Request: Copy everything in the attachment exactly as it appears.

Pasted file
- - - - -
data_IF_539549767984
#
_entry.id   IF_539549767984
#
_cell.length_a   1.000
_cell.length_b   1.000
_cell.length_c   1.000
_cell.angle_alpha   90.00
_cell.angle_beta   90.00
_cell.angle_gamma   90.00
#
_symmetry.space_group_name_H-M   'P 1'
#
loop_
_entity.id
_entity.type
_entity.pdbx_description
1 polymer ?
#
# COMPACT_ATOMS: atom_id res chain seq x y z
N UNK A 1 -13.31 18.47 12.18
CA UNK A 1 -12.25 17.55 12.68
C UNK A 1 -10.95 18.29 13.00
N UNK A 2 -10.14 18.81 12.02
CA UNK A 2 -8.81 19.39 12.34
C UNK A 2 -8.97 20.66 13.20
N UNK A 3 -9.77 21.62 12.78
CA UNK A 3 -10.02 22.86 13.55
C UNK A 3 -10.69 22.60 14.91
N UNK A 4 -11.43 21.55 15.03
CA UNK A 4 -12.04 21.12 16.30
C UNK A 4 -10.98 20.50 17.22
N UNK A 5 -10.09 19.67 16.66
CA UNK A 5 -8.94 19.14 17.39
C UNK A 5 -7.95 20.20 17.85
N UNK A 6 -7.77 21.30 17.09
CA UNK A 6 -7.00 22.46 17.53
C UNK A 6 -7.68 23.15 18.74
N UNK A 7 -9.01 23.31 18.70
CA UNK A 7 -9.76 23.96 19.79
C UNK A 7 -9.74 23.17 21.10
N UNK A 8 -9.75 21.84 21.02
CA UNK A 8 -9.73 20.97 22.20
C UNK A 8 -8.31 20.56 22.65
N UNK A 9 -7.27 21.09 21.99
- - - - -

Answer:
data_IF_539549767984
#
_entry.id   IF_539549767984
#
_cell.length_a   1.000
_cell.length_b   1.000
_cell.length_c   1.000
_cell.angle_alpha   90.00
_cell.angle_beta   90.00
_cell.angle_gamma   90.00
#
_symmetry.space_group_name_H-M   'P 1'
#
loop_
_entity.id
_entity.type
_entity.pdbx_description
1 polymer ?
#
# COMPACT_ATOMS: atom_id res chain seq x y z
N UNK A 1 -13.31 18.47 12.18
CA UNK A 1 -12.25 17.55 12.68
C UNK A 1 -10.95 18.29 13.00
N UNK A 2 -10.14 18.81 12.02
CA UNK A 2 -8.81 19.39 12.34
C UNK A 2 -8.97 20.66 13.20
N UNK A 3 -9.77 21.62 12.78
CA UNK A 3 -10.02 22.86 13.55
C UNK A 3 -10.69 22.60 14.91
N UNK A 4 -11.43 21.55 15.03
CA UNK A 4 -12.04 21.12 16.30
C UNK A 4 -10.98 20.50 17.22
N UNK A 5 -10.09 19.67 16.66
CA UNK A 5 -8.94 19.14 17.39
C UNK A 5 -7.95 20.20 17.85
N UNK A 6 -7.77 21.30 17.09
CA UNK A 6 -7.00 22.46 17.53
C UNK A 6 -7.68 23.15 18.74
N UNK A 7 -9.01 23.31 18.70
CA UNK A 7 -9.76 23.96 19.79
C UNK A 7 -9.74 23.17 21.10
N UNK A 8 -9.75 21.84 21.02
CA UNK A 8 -9.73 20.97 22.20
C UNK A 8 -8.31 20.56 22.65
N UNK A 9 -7.27 21.09 21.99